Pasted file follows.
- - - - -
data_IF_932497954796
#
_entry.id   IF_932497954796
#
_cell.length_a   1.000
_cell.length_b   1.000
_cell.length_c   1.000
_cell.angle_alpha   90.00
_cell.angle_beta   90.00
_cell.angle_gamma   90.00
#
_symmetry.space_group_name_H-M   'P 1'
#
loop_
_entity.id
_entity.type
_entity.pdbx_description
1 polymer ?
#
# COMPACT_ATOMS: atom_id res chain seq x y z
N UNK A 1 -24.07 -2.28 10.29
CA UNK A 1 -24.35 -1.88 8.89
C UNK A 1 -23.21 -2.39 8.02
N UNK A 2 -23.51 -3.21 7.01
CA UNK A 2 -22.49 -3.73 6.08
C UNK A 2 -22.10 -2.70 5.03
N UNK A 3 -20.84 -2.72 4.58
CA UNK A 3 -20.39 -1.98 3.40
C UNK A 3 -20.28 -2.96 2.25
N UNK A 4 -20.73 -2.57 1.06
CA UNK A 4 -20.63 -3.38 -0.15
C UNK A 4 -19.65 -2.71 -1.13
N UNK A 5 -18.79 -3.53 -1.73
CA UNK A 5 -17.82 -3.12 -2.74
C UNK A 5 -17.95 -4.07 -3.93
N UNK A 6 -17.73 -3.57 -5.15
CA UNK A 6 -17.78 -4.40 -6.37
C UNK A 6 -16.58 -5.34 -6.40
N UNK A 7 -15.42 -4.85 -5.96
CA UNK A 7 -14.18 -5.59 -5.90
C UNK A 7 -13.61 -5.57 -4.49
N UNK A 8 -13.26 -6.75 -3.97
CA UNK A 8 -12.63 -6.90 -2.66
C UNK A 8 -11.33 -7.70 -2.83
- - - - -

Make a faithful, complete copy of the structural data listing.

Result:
data_IF_932497954796
#
_entry.id   IF_932497954796
#
_cell.length_a   1.000
_cell.length_b   1.000
_cell.length_c   1.000
_cell.angle_alpha   90.00
_cell.angle_beta   90.00
_cell.angle_gamma   90.00
#
_symmetry.space_group_name_H-M   'P 1'
#
loop_
_entity.id
_entity.type
_entity.pdbx_description
1 polymer ?
#
# COMPACT_ATOMS: atom_id res chain seq x y z
N UNK A 1 -24.07 -2.28 10.29
CA UNK A 1 -24.35 -1.88 8.89
C UNK A 1 -23.21 -2.39 8.02
N UNK A 2 -23.51 -3.21 7.01
CA UNK A 2 -22.49 -3.73 6.08
C UNK A 2 -22.10 -2.70 5.03
N UNK A 3 -20.84 -2.72 4.58
CA UNK A 3 -20.39 -1.98 3.40
C UNK A 3 -20.28 -2.96 2.25
N UNK A 4 -20.73 -2.57 1.06
CA UNK A 4 -20.63 -3.38 -0.15
C UNK A 4 -19.65 -2.71 -1.13
N UNK A 5 -18.79 -3.53 -1.73
CA UNK A 5 -17.82 -3.12 -2.74
C UNK A 5 -17.95 -4.07 -3.93
N UNK A 6 -17.73 -3.57 -5.15
CA UNK A 6 -17.78 -4.40 -6.37
C UNK A 6 -16.58 -5.34 -6.40
N UNK A 7 -15.42 -4.85 -5.96
CA UNK A 7 -14.18 -5.59 -5.90
C UNK A 7 -13.61 -5.57 -4.49
N UNK A 8 -13.26 -6.75 -3.97
CA UNK A 8 -12.63 -6.90 -2.66
C UNK A 8 -11.33 -7.70 -2.83